11th World Peace Forum held in Beijing


An article in PR Newswire from china.org.cn

The 11th World Peace Forum, organized by Tsinghua University and the Chinese People’s Institute of Foreign Affairs, concluded in Beijing on July 3. The forum, themed “Stabilizing an Unstable World through Consensus and Cooperation,” gathered former political leaders, diplomatic envoys, experts, and scholars from around the world to shed light on promoting world peace and win-win cooperation.

China’s Vice President Han Zheng delivers a keynote speech at the 11th World Peace Forum opening ceremony on July 3, 2023.

China’s Vice President Han Zheng delivered a keynote speech at the opening ceremony. Han said that in the face of profound changes in the international situation, China has put forward a series of major initiatives, such as the Global Development Initiative, the Global Security Initiative, and the Global Civilization Initiative, constantly enriching the connotation and practical path of the concept of building a community with a shared future for humanity, and injecting strong positive energy into world peace and development.

Han stressed that Chinese modernization follows the path of peaceful development, and China will unswervingly advocate, build and uphold world peace.

The future lies in dialogue and consultation

In the panel discussion titled “Security in the Asia-Pacific: Challenges and Solutions,” Singapore’s Ambassador to China, Peter Tan, emphasized the importance of dialogue and consultation when discussing Sino-U.S. relations. “It is, therefore, in our view, critical for China and the United States to have regular, peaceful, and constructive engagements. This will help stabilize the relationship,” he said.

Tan believed that the two countries should maintain open and effective channels of communication and interaction, whether conducted in the public domain or behind closed doors. Tan said that dialogue is the basis for building mutual understanding and bridging differences.

Pankaj Saran, former deputy national security advisor for strategic affairs of India, proposed during the same panel discussion that countries should address issues through dialogue and negotiation rather than force, abide by the rules-based order, and respect sovereignty and territorial integrity to foster interconnectivity.

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Questions for this article:

Does China promote a culture of peace?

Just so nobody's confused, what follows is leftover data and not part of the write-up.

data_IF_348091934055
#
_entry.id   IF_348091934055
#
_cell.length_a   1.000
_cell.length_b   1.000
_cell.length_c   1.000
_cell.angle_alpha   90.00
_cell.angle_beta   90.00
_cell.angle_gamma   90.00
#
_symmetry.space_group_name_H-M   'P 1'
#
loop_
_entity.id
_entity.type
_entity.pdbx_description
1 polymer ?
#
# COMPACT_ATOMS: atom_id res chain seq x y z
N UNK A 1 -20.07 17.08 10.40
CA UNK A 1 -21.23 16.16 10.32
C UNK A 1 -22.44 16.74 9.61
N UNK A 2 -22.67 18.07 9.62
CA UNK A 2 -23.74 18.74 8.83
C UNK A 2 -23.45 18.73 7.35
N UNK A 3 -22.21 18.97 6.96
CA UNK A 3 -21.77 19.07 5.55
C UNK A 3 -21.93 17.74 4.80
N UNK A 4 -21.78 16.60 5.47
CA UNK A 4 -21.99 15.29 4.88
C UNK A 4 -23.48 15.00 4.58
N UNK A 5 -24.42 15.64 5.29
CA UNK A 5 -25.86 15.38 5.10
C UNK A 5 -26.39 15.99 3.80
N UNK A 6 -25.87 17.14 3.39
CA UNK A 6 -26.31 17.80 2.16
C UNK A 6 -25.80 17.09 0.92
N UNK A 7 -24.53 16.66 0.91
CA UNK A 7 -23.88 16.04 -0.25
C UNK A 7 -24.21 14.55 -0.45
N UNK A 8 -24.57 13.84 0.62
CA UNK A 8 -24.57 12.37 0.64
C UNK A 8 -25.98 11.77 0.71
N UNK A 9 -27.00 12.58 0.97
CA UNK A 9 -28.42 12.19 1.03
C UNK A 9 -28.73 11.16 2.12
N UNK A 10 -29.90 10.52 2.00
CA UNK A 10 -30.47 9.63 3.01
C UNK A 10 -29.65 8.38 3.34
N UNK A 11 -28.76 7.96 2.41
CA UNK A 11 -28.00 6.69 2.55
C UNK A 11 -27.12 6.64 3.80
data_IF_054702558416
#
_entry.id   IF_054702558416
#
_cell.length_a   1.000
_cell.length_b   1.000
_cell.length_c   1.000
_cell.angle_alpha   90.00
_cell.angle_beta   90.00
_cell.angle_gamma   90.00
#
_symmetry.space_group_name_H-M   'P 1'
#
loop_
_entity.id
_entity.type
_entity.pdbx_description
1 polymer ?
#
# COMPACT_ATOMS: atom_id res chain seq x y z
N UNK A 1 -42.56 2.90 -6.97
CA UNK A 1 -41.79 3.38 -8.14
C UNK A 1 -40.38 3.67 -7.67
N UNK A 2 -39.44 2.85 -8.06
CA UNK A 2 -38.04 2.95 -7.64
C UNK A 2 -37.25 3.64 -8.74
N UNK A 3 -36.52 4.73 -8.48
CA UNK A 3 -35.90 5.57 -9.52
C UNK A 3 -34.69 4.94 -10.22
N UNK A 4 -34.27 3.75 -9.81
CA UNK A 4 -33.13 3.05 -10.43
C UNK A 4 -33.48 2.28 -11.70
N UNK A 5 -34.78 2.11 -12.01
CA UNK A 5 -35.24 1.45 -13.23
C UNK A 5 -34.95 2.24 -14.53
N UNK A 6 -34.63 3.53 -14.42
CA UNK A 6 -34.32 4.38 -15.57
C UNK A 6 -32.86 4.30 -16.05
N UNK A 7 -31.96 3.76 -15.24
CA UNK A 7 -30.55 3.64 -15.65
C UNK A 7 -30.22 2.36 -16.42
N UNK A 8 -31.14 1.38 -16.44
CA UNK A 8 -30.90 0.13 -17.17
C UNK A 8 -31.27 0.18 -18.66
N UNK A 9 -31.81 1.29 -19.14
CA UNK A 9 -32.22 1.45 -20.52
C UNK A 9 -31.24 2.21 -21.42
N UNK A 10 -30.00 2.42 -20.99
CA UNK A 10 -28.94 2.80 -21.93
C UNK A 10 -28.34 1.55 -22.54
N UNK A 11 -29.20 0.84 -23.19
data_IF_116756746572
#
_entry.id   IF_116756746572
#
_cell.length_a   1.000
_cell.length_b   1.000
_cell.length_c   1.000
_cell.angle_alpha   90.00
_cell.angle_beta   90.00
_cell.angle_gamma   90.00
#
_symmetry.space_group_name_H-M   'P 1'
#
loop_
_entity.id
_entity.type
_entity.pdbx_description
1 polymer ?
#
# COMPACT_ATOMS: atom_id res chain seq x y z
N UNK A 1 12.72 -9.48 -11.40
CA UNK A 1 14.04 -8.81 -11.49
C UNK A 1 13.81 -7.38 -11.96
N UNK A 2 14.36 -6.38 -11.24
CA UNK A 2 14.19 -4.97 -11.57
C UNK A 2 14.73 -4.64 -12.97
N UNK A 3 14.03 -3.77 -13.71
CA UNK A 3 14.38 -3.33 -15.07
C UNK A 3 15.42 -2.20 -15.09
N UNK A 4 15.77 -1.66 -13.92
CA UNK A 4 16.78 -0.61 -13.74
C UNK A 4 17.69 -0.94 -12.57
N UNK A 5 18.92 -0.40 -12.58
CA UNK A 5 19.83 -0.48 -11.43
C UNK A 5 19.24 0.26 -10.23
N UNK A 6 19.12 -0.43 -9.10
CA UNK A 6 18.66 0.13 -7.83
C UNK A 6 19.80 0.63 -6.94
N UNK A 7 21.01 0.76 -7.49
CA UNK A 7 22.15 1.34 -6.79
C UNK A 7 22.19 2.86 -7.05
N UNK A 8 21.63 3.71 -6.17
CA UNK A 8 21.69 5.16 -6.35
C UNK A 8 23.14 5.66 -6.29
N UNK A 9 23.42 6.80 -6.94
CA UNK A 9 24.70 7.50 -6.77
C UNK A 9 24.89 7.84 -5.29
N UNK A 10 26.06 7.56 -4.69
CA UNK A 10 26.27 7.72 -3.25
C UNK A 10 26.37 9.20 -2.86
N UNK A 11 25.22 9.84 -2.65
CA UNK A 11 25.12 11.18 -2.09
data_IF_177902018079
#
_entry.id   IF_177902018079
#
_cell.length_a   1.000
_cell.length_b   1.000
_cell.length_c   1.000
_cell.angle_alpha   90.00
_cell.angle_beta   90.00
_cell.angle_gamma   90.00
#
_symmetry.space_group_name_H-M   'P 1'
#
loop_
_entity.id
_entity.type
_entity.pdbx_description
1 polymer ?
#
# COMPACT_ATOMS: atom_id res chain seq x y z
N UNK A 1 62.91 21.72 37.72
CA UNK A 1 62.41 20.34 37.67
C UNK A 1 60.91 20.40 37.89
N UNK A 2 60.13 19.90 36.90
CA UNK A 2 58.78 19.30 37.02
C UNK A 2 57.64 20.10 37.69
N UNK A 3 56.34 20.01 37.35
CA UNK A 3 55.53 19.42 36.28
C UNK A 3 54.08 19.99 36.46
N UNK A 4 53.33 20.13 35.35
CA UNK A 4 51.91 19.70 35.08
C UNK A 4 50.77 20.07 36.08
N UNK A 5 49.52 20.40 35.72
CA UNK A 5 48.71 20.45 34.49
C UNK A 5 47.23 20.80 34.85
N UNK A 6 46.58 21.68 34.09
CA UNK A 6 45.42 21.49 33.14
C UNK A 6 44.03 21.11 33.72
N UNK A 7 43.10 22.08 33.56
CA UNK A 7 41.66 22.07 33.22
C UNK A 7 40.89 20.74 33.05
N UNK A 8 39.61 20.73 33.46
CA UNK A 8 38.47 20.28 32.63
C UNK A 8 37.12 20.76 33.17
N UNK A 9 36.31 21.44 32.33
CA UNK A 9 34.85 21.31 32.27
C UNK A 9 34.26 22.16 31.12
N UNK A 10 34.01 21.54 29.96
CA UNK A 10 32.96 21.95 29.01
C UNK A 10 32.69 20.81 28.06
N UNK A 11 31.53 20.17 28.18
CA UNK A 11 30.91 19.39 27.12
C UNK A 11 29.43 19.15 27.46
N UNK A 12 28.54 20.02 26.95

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During the panel discussion titled “Major-Power Collaboration in Managing Global Problems,” Jia Qingguo, a professor from the School of International Studies at Peking University, underscored the importance of consultation and dialogue in managing major-country relations. Jia noted that encouraging dialogue and negotiation to find common political solutions is especially crucial to the current Russia-Ukraine conflict.

We must allow those pragmatic and kind people to make their voices heard in international exchanges and interactions, and they have to join together to deal with some extremist voices in the international arena, Jia said.

Multilateralism needs to deliver mutual benefits and win-win results

The world today is undergoing complex and profound changes. How can we restore stability to this unstable world through harmonious and multilateral cooperation? How should multilateralism adapt to the realities and needs of the 21st-century international system?

Igor Ivanov, president of the Russian International Affairs Council and former secretary of the Security Council of the Russian Federation, underscored the importance of multilateralism at the major plenary session titled “The Evolution of Multilateralism.” According to Ivanov, multilateralism serves as a mechanism for fostering more open and transparent international relations and for interactions between countries with different political systems, ideologies, histories, and cultures. The multilateralism of the 21st century can only be universal and effective if it is suitable for a world of value, political and economic pluralism, Ivanov said.

In addition, countries must learn to recognize the equality of all actors in the multilateral format to achieve mutual benefits and win-win results. “Cooperation can be successful if it is mutually beneficial, meaning that it can prove its effectiveness of multilateralism for the individual actors in the international system,” Ivanov said.

Multilateralism also took center stage in a panel discussion about climate change. Siddharth Chatterjee, the U.N. development system resident coordinator in China, pointed out that the world is facing unprecedented risks due to climate change that extend beyond the environmental sphere. Only multilateralism can effectively address this crisis and ensure a sustainable existence for future generations.

Global cooperation is required to mitigate these risks and aid vulnerable regions. This necessitates a commitment to multilateralism, as no single country can resolve the climate crisis on its own, added Chatterjee.

This year marked the first in-person edition of the forum in three years due to the COVID-19 pandemic. The forum consisted of four major panel discussion sessions and 20 panel discussions, covering topics such as the international order, relationships between major countries, the evolution of multilateralism, nuclear non-proliferation, and artificial intelligence security.

The forum attracted worldwide attention, bringing together more than 150 journalists from more than 50 countries.